Attorney general nominee William Barr pledges to allow Robert Mueller to complete his investigation

At his confirmation hearing, Barr will also say it is "important" for Congress and the public to learn the results

Published January 14, 2019 12:44PM (EST)

Attorney General nominee William Barr (AP/Alex Brandon)
Attorney General nominee William Barr (AP/Alex Brandon)

If confirmed to replace Jeff Sessions as attorney general, William Barr vows he would allow special counsel Robert Mueller to conclude his investigation into Russian interference in the 2016 election and any alleged collusion or obstruction of justice by President Donald Trump, his campaign or administration. Additionally, Trump's nominee believes it is "very important" that Congress and the public be informed of Mueller's findings.

"On my watch, Bob will be allowed to complete his work," Barr plans to say under oath to Congress, according to a four-paged testimony released Monday – one day before the attorney general nominee's highly-anticipated confirmation hearing before the Senate Judiciary Committee.

"I believe it is in the best interest of everyone — the president, Congress and, most importantly, the American people — that this matter be resolved by allowing the special counsel to complete his work," Barr will also say at the start of his testimony. "The country needs a credible resolution of these issues."

"If confirmed, I will not permit partisan politics, personal interests, or any other improper consideration to interfere with this or any other investigation," Barr intends to say. "I will follow the special counsel regulations scrupulously and, in good faith and on my watch, Bob will be allowed to complete his work."

According to Barr, Congress and the public should be "be informed of the results of the special counsel's work." The attorney general nominee also is set to pledge a goal to "provide as much transparency as I can consistent with the law" about the results of the investigation. "I can assure you that, where judgments are to be made by me, I will make those judgments based solely on the law and will let no personal, political or other improper interests influence my decision," Barr will vow.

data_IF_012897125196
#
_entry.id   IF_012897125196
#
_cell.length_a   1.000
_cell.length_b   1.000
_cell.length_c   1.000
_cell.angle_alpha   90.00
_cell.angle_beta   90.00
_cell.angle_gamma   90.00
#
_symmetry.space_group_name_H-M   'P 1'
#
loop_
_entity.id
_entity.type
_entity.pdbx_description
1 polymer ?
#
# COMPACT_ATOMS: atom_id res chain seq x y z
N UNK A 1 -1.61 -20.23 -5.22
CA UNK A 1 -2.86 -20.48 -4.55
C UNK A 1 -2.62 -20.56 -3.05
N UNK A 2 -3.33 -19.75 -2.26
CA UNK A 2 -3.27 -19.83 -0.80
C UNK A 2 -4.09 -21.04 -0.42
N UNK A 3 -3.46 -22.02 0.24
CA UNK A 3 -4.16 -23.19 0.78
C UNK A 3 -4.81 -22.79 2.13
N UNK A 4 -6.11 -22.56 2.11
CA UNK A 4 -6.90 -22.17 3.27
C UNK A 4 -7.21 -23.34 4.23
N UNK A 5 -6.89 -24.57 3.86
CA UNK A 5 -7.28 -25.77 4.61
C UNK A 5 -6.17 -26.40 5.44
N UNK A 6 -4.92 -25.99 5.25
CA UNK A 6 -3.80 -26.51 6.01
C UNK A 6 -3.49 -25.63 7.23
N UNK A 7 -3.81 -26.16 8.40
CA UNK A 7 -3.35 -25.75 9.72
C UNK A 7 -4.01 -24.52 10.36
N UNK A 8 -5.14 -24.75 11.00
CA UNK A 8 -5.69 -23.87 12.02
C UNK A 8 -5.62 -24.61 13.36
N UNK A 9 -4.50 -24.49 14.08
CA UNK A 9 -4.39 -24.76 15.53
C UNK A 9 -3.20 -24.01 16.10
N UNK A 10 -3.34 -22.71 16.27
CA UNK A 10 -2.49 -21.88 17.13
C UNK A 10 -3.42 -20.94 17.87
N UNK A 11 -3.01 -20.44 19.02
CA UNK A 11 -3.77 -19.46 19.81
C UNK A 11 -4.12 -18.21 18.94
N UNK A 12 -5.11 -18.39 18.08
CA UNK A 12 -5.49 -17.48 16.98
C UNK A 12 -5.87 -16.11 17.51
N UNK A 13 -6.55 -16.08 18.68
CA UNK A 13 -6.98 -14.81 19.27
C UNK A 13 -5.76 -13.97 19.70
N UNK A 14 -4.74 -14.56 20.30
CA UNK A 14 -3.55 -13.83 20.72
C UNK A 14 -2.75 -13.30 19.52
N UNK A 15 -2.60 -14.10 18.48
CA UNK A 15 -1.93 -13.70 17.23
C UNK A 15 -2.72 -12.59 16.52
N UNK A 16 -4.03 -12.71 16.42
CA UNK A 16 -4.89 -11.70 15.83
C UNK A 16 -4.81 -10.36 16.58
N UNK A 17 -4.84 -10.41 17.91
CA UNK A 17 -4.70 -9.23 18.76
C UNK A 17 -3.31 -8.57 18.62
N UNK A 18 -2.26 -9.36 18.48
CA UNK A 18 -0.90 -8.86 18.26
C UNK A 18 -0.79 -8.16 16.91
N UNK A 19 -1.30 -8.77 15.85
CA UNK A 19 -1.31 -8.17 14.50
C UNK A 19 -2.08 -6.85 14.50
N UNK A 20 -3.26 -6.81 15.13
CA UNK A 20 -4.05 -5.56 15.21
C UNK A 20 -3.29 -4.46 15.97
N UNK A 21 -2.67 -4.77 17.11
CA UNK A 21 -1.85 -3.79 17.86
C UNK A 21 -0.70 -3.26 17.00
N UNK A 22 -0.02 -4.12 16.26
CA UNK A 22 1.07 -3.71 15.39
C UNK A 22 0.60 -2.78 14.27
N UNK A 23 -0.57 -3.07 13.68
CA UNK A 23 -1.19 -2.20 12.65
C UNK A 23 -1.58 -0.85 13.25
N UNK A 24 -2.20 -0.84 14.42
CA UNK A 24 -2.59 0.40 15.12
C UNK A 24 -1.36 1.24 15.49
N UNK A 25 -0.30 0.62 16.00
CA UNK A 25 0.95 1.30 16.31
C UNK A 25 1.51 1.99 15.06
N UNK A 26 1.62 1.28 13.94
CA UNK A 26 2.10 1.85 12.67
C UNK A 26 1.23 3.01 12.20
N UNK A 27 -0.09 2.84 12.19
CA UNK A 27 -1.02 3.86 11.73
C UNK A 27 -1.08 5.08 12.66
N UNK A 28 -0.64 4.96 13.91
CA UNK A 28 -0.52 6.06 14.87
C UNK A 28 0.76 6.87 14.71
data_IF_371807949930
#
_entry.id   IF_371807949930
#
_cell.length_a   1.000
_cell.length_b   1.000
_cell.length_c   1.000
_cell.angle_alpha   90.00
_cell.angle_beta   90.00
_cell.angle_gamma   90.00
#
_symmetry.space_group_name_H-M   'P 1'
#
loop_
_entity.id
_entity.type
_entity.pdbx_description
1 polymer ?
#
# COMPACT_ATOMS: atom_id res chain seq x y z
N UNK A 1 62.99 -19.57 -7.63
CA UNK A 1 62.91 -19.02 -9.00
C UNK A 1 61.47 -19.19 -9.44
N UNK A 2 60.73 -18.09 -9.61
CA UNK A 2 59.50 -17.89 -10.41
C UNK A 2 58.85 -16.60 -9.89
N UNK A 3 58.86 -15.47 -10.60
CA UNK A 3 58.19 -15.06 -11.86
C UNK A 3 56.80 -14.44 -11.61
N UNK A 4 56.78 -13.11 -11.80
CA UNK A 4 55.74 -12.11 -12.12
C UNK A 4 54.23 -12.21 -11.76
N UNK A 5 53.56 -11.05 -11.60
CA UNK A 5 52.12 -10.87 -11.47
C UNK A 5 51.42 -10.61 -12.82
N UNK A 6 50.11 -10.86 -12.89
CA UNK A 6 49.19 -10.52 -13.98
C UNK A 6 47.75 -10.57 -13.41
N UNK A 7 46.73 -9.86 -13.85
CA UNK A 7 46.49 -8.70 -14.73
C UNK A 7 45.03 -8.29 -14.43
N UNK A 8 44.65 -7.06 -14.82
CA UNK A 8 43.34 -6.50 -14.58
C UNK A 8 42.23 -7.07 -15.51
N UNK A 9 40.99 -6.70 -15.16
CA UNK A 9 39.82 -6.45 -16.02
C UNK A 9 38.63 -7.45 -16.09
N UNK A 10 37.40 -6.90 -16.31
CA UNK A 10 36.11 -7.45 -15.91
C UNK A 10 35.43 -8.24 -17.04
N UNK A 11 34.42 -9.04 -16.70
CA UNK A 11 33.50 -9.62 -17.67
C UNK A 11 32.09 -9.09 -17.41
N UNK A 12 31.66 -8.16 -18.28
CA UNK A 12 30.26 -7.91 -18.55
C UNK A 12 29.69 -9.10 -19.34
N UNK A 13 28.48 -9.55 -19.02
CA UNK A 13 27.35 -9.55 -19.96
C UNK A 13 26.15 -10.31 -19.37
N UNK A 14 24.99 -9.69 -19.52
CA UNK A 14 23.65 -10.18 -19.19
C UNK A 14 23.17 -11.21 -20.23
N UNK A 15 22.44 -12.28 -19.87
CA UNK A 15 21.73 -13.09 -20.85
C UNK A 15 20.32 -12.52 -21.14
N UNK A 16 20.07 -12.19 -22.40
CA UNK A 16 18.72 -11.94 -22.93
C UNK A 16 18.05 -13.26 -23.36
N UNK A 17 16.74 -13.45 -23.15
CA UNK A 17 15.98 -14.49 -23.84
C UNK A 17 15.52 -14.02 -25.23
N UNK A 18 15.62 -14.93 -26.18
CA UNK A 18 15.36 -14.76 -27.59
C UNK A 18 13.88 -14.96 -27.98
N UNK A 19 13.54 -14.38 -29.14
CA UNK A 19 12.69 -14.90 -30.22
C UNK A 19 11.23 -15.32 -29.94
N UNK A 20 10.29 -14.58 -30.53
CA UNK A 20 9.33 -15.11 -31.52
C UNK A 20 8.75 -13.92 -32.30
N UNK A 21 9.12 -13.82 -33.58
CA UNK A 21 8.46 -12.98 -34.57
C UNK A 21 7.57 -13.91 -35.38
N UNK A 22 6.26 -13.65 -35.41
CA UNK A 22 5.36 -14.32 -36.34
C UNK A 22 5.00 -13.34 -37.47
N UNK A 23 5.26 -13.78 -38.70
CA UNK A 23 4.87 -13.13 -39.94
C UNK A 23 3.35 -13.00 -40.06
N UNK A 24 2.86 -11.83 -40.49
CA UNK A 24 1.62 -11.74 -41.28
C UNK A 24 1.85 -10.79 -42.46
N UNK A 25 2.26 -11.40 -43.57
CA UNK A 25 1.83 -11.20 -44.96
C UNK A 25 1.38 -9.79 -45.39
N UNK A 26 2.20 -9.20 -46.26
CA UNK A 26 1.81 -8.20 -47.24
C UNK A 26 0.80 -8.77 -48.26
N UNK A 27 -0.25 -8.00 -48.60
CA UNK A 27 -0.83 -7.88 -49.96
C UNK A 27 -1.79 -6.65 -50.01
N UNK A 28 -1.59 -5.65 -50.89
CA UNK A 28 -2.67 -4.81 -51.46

Barr is scheduled to testify Tuesday at 9:30 a.m. ET before the Senate Judiciary Committee. His confirmation hearings are likely to be dominated by questions about Mueller and how he would handle that inquiry.

Since Trump announced his intention to nominate Barr as attorney general last month, Democratic lawmakers have questioned his previous statements about the special counsel's investigation. Earlier this year, Barr reportedly sent an "unsolicited memo" to the Justice Department, in which he spoke out against the probe. He said that Mueller's inquiry into potential obstruction of justice by Trump was based on a "fatally misconceived" theory that would threaten the presidency and the executive branch.

That was not the first time that Barr had publicly criticized the probe, which he could soon oversee. He told The Hill last year that "leaks" from the special counsel's office "raise questions as to whether there is an agenda" and suggested that Mueller's team was not politically "balanced," as some members had made political contributions to Democratic candidates. Notably, Mueller, who is leading the probe, is a member of the Republican Party.

If confirmed, Barr would succeed acting Attorney General Matthew Whitaker, who was appointed by the president to temporarily replace Sessions after the commander-in-chief fired him from his job as the nation's top law enforcement official. White House officials have contended that Barr would be swiftly appointed to the post by a GOP-controlled Senate.

Trump has vehemently denied all allegations of collusion with Russia during his 2016 presidential campaign and has repeatedly railed against Mueller's investigation into the matter as a politically-motivated "witch hunt." The president has also accused Mueller's team of "viciously telling witnesses to lie about facts," comparing the probe to the McCarthy period, named for former Sen. Joseph McCarthy (R-Wis.), who accused hundreds of Americans of being communists or communist sympathizers in the 1950s.

By Shira Tarlo

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